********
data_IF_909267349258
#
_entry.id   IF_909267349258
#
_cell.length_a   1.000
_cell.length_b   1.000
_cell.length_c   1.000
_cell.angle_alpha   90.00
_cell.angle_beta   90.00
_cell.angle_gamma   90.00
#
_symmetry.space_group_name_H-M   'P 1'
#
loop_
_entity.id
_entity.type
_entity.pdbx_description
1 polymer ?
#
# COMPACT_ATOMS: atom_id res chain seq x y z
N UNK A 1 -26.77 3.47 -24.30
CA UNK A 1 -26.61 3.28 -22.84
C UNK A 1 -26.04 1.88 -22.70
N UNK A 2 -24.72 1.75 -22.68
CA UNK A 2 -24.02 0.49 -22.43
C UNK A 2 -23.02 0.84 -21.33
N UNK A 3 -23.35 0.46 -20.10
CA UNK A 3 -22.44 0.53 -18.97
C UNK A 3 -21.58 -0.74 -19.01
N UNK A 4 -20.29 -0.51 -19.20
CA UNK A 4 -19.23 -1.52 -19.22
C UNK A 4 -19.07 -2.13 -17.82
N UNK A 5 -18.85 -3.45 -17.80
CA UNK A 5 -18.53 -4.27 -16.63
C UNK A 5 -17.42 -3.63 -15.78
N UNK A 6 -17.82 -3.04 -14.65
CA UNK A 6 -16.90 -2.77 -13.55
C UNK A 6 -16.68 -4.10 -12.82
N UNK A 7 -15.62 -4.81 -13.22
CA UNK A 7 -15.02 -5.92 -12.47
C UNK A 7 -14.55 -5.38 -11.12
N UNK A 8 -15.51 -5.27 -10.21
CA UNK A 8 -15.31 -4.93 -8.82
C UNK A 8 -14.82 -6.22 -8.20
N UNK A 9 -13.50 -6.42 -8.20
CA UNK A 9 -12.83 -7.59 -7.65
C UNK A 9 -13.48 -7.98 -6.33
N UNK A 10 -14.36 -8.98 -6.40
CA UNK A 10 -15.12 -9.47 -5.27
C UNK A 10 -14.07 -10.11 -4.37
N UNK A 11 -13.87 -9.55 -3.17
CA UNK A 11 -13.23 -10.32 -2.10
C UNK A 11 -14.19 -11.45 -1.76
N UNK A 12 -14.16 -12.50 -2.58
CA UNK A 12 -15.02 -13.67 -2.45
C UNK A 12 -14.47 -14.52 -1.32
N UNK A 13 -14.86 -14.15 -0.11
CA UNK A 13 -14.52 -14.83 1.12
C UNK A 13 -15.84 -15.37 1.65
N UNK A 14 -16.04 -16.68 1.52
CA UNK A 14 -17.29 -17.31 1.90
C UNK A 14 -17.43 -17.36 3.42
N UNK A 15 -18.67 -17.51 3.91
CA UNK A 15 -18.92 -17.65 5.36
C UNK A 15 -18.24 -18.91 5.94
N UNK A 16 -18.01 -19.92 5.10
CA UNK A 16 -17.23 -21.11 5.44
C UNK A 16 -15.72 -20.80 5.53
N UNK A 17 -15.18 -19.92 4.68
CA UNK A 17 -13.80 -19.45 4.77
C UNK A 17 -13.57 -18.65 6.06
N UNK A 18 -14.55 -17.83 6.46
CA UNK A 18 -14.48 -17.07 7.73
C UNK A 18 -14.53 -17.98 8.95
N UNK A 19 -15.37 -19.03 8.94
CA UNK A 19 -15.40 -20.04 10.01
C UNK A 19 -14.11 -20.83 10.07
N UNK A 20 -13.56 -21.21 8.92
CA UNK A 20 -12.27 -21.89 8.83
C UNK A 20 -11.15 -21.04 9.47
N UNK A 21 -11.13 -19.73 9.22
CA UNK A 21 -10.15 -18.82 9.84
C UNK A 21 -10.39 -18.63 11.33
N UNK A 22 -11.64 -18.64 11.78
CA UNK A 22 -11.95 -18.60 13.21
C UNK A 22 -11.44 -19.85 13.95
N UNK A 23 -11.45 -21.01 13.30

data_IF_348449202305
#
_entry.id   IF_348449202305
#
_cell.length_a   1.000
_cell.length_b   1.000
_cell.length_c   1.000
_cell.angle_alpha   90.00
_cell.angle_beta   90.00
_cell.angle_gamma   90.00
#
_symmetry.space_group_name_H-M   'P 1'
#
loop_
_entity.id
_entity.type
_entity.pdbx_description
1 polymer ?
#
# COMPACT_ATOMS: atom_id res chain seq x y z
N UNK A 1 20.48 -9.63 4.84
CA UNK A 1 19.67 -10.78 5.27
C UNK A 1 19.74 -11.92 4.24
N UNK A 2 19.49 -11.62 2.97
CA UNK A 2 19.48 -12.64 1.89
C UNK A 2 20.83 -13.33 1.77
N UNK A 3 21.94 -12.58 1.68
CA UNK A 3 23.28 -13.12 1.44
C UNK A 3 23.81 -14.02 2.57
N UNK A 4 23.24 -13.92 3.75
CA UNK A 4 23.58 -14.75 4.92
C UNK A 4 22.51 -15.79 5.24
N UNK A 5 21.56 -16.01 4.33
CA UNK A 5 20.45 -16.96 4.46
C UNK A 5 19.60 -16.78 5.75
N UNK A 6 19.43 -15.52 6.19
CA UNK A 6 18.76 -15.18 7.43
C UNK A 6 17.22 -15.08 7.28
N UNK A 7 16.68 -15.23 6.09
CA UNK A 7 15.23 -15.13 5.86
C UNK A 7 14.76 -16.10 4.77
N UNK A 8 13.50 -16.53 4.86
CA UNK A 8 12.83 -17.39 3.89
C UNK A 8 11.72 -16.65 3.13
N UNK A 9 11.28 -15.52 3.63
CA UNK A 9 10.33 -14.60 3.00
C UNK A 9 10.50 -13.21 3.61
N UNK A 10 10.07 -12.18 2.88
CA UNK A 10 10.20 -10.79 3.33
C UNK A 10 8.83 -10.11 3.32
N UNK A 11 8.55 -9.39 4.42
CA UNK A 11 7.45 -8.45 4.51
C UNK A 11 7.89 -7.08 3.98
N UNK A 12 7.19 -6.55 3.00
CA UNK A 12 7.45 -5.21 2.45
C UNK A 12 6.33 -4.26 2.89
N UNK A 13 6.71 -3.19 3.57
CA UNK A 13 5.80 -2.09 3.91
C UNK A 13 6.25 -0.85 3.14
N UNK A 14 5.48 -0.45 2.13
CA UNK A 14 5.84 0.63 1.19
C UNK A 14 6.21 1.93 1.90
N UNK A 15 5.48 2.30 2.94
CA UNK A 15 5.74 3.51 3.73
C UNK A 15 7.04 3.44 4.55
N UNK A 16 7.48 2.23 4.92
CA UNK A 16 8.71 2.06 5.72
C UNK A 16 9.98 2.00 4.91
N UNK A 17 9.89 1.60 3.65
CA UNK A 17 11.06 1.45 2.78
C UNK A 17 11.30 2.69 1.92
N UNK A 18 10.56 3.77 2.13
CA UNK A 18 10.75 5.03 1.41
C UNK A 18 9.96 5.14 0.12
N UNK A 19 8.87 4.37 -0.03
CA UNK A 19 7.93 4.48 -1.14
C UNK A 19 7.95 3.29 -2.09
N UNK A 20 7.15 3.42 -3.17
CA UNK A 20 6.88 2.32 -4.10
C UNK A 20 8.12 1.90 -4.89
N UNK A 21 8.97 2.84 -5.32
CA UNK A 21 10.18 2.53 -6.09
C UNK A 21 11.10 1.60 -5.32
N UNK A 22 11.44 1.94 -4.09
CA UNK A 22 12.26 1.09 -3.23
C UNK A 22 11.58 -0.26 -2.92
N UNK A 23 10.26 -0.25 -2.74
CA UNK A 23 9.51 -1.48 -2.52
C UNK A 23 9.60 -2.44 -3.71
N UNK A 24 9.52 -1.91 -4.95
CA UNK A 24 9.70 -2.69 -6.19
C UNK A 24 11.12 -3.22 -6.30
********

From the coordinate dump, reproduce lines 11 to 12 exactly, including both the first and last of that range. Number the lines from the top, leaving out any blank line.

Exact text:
#
_symmetry.space_group_name_H-M   'P 1'